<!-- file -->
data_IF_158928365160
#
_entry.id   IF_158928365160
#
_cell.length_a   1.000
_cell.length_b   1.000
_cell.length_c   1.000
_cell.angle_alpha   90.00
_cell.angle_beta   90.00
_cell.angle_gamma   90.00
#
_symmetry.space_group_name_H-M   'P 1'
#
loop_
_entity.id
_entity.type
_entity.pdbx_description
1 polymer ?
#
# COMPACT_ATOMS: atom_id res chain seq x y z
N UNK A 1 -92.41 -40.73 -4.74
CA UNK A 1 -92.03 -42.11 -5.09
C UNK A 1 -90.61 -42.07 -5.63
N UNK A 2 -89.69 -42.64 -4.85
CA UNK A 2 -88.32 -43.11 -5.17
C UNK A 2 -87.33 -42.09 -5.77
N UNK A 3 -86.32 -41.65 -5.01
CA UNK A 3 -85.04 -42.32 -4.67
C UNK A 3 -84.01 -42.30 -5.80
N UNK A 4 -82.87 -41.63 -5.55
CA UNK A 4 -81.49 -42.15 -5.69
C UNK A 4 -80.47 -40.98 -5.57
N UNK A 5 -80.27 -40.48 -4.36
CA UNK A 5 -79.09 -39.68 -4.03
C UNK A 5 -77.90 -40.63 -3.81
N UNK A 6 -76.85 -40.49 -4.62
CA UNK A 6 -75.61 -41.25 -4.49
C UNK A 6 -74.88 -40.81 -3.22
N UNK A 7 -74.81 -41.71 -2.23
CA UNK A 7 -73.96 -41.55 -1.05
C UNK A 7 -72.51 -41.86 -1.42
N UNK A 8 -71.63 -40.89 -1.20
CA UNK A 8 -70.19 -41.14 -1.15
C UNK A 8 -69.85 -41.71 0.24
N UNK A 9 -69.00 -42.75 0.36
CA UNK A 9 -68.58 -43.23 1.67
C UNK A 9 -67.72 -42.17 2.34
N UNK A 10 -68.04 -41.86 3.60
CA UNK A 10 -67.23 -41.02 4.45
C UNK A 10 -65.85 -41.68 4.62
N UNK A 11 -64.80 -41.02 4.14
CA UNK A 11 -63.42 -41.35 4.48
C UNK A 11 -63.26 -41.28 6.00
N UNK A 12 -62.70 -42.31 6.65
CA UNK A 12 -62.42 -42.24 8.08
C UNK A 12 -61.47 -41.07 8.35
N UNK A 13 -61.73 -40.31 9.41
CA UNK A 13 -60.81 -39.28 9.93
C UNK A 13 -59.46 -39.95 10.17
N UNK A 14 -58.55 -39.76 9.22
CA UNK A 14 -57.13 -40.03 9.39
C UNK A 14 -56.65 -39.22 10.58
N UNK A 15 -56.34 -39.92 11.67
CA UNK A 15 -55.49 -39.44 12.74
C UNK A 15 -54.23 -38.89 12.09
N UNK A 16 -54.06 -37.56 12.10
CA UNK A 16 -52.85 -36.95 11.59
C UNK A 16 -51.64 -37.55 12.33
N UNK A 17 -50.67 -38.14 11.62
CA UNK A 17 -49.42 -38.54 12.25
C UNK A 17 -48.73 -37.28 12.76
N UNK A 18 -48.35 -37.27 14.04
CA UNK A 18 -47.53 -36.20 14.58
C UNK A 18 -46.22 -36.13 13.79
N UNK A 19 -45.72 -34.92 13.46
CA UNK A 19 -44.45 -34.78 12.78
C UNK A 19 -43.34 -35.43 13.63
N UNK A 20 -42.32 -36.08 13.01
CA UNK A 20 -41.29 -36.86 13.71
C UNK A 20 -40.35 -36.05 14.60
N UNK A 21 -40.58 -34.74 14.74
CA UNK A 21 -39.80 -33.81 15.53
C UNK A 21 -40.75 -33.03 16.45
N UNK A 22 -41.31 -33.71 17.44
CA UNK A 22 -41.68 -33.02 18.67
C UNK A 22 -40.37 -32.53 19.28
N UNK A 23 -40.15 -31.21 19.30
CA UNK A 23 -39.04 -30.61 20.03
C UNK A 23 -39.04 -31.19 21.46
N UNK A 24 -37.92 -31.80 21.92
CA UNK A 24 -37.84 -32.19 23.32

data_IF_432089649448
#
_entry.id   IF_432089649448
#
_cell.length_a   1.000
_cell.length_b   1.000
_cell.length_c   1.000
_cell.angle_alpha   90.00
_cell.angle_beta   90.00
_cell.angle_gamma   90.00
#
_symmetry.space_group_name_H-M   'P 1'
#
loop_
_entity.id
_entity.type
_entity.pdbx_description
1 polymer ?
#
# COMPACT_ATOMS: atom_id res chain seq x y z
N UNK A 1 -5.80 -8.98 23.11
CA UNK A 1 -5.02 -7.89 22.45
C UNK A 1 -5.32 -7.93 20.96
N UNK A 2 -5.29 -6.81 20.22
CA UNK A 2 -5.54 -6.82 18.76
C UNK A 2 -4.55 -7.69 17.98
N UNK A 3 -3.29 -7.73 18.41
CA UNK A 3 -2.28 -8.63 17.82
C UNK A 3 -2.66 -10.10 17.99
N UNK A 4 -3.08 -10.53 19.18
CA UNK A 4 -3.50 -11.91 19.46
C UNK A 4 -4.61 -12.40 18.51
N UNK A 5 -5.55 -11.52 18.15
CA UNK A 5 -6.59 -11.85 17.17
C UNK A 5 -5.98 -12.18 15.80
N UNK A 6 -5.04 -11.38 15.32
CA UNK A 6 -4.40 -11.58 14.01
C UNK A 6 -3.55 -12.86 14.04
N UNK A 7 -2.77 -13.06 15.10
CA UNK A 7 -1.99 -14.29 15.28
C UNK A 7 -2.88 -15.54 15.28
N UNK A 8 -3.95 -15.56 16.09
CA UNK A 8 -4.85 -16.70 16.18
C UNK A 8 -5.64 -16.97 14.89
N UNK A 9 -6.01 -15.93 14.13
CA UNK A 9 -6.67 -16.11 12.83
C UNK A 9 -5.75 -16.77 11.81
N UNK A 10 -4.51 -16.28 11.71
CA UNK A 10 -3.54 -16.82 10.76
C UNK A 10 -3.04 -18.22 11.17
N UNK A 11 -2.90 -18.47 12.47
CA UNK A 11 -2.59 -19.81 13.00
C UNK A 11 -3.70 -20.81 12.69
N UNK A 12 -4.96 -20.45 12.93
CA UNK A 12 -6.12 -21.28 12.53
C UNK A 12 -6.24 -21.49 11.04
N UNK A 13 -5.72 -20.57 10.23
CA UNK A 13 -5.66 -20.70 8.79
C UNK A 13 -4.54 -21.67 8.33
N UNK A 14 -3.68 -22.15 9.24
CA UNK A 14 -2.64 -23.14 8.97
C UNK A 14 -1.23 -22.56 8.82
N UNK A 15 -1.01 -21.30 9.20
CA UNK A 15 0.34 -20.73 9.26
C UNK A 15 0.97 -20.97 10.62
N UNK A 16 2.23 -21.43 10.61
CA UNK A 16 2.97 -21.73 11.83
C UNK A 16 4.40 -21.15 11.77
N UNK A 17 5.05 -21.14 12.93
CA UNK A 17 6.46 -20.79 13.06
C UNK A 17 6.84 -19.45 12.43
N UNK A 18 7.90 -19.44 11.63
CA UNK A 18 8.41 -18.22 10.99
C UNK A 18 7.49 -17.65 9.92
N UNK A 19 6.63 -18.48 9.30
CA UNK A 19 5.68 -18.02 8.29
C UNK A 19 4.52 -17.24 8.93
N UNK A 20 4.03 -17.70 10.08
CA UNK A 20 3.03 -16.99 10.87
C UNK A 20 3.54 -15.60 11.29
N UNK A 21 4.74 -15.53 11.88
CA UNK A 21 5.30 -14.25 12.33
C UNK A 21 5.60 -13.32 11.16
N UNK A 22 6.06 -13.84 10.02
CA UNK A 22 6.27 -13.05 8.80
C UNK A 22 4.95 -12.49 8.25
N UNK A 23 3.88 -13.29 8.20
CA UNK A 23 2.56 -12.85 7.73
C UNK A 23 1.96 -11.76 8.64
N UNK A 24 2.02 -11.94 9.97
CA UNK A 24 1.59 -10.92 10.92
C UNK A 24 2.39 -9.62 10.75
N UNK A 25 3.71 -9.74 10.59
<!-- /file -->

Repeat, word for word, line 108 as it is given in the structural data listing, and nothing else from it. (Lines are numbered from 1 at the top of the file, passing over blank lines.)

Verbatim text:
_entity.pdbx_description